The field of human stem cell research is buffeted by the forces of hope and controversy, and the interplay between them has contributed to a highly varied environment for conducting stem cell research. International and regional policies covering this work are complex and in flux. The resulting situations both between and within jurisdictions can be termed a 'patchwork of patchworks'.
Meanwhile, the stem cell field is entering a new era. Emerging techniques such as the production of induced pluripotent stem cells and, potentially, human somatic cell nuclear transfer (SCNT) and interspecies somatic cell nuclear transfer (iSCNT), herald advances in drug development and biological understanding. These approaches, while scientifically promising, also raise new ethical and legal concerns. The US Food and Drug Administration (FDA) recently approved, for the first time, a clinical trial using products of human embryonic stem (ES) cells. The political landscape, notably in the United States, is being transformed: new policies are emerging and funding sources are changing. Furthermore, these developments are occurring in the midst of a global economic crisis which is increasing competition for resources and making efficiency all the more important.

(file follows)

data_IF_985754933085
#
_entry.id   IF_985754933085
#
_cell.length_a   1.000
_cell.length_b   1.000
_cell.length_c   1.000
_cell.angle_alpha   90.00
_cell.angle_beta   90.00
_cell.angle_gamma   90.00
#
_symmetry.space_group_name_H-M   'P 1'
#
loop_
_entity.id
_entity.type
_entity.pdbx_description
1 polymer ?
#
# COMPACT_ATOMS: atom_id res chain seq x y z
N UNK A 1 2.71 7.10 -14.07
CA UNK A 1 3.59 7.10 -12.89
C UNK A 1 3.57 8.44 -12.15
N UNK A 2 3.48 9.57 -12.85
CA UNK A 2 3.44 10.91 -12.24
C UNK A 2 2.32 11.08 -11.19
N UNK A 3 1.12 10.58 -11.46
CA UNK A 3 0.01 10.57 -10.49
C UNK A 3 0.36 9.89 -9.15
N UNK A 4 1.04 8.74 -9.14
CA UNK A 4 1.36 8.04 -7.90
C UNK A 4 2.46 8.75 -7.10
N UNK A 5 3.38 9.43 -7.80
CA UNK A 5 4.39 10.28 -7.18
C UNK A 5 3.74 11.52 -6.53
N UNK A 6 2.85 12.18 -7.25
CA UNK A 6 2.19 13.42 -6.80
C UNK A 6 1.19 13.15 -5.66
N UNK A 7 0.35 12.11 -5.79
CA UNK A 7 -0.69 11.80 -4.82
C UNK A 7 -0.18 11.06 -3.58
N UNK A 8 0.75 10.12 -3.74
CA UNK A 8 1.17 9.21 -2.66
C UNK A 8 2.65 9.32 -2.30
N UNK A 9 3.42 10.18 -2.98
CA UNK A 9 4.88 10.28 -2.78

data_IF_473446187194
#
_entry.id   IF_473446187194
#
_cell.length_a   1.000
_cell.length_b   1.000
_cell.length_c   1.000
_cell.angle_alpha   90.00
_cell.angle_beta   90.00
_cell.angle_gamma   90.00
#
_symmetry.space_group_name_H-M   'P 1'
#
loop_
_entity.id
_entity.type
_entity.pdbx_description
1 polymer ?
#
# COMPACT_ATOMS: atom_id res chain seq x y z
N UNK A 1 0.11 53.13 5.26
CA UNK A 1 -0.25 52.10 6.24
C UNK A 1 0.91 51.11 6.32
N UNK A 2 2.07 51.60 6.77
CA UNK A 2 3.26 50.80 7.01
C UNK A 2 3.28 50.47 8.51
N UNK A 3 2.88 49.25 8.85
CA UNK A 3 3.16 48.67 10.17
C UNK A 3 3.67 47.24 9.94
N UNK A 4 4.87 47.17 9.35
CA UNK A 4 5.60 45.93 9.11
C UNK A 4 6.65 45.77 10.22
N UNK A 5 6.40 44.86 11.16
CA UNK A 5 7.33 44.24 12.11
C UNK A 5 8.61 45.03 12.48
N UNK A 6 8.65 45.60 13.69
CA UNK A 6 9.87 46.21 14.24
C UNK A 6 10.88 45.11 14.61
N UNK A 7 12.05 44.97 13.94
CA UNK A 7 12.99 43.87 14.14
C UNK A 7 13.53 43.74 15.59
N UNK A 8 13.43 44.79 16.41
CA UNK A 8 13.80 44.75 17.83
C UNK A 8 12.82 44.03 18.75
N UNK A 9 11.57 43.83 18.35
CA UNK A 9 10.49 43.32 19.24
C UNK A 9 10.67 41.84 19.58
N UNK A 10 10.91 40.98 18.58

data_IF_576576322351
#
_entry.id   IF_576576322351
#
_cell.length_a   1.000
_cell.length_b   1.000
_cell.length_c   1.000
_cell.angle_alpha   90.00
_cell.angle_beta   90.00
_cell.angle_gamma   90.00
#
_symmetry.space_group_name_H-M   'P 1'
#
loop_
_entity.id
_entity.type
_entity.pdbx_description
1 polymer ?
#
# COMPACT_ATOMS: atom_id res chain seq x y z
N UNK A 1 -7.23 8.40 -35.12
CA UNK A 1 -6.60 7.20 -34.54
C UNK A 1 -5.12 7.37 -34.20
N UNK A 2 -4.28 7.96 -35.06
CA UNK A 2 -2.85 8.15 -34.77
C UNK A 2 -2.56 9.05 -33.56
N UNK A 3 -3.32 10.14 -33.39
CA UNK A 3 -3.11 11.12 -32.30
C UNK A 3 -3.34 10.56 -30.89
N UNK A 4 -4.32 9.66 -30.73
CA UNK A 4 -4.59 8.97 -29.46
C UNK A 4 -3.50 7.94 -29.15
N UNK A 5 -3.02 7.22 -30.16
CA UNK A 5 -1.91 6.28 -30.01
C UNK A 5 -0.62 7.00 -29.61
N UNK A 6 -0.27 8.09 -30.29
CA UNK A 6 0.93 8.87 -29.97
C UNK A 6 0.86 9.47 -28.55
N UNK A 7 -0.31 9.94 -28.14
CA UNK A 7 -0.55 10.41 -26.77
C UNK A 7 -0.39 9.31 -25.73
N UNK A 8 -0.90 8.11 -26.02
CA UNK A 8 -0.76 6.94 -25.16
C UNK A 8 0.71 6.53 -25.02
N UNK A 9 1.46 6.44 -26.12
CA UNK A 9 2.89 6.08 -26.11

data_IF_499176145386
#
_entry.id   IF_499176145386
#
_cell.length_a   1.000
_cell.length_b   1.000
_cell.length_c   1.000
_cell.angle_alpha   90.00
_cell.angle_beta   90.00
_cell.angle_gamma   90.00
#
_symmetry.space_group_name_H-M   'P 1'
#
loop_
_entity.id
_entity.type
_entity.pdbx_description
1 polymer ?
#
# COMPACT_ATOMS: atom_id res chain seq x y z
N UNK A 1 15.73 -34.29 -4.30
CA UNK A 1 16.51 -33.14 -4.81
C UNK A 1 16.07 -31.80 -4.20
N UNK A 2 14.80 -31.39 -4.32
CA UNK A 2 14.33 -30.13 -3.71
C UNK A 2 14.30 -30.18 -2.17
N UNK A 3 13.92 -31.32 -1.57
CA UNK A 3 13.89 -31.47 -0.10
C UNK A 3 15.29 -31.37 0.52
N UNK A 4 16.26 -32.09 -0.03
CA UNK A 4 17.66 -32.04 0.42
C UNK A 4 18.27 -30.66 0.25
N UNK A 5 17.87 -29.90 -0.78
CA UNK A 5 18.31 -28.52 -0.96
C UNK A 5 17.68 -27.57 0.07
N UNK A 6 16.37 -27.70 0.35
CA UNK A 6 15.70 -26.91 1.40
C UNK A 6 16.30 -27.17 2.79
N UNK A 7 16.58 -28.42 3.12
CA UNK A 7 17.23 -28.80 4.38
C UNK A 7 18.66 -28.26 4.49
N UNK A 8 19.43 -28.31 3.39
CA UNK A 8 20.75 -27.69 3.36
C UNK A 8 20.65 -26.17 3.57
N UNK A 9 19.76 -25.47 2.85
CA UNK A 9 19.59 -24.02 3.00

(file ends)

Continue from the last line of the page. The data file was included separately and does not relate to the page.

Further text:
If international collaborators hope to move their research into clinical applications, they must be able to navigate the challenges caused by variations in the stem cell research environment and potential policy conflicts. Identifying and responding to these challenges requires understanding how jurisdictions' policies and practices with regard to stem cell research and its applications vary, as well as understanding the factors influencing this variability and where there is potential for harmonization.
A complex patchwork
Stem cell research is, of course, not the only area of research in which there is jurisdictional variation. Others include genomics and genetically modified organisms. However, due to the intense controversies stem cell research generates, in this instance the patchwork is particularly patchy. It therefore provides an excellent opportunity to explore how variations in research environments affect both the direction and efficiency of research. Indeed, stem cell research can be considered a natural experiment that spans the globe. Understanding it could offer lessons for the wider field of science policy.
Stem cell research can be considered a natural experiment that spans the globe. Understanding it could offer lessons for the wider field of science policy.
Variation in stem cell research environments cannot be reduced to what is and is not permitted by law. Many other elements, from research ethics to social norms, from political history to commercialization capacity, must be considered. First though, we should highlight a few of the key variables that contribute to the overall variation.